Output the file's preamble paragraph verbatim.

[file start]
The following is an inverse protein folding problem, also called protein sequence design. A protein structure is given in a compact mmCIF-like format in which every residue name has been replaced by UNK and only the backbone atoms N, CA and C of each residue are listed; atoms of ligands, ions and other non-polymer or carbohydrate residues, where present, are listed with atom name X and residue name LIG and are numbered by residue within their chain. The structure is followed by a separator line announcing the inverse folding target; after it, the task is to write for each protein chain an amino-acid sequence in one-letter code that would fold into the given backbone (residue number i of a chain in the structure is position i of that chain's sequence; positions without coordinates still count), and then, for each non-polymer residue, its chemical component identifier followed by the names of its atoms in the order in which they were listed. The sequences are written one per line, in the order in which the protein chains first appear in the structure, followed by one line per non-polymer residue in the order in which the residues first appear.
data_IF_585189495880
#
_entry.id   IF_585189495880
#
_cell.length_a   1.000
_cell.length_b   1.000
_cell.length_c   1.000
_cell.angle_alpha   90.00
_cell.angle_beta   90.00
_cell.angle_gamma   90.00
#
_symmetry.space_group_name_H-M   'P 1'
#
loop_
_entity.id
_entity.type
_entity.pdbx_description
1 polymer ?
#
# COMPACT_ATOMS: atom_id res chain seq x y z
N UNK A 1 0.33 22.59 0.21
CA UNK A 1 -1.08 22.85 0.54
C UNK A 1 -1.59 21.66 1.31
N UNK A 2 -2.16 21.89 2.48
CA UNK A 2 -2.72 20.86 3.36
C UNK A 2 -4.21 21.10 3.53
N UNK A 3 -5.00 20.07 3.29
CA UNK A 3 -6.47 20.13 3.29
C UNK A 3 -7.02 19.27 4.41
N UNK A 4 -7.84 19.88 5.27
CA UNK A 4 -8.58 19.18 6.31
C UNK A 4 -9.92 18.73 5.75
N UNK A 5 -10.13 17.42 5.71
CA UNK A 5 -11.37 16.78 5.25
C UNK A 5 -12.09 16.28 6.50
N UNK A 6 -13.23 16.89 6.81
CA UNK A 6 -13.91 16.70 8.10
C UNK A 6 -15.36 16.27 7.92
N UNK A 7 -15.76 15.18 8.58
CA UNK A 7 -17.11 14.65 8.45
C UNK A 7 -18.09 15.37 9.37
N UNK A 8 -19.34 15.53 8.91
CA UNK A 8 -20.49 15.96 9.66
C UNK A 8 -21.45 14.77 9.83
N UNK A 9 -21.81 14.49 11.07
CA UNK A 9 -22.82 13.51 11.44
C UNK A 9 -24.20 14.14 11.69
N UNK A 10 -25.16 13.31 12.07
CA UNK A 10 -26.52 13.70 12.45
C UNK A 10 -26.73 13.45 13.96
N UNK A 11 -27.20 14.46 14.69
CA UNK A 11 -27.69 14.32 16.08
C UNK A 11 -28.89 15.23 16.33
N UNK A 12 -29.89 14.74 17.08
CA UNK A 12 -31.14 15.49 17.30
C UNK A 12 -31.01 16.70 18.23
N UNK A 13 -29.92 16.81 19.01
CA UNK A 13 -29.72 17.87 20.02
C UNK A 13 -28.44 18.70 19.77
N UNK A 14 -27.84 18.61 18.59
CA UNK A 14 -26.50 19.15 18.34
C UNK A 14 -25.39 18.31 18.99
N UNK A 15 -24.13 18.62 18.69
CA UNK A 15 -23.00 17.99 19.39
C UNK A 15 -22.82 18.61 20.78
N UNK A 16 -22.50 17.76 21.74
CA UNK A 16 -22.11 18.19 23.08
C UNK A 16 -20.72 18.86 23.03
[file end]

The following is an inverse protein folding problem, also called protein sequence design. A protein structure is given in a compact mmCIF-like format in which every residue name has been replaced by UNK and only the backbone atoms N, CA and C of each residue are listed; atoms of ligands, ions and other non-polymer or carbohydrate residues, where present, are listed with atom name X and residue name LIG and are numbered by residue within their chain. The structure is followed by a separator line announcing the inverse folding target; after it, the task is to write for each protein chain an amino-acid sequence in one-letter code that would fold into the given backbone (residue number i of a chain in the structure is position i of that chain's sequence; positions without coordinates still count), and then, for each non-polymer residue, its chemical component identifier followed by the names of its atoms in the order in which they were listed. The sequences are written one per line, in the order in which the protein chains first appear in the structure, followed by one line per non-polymer residue in the order in which the residues first appear.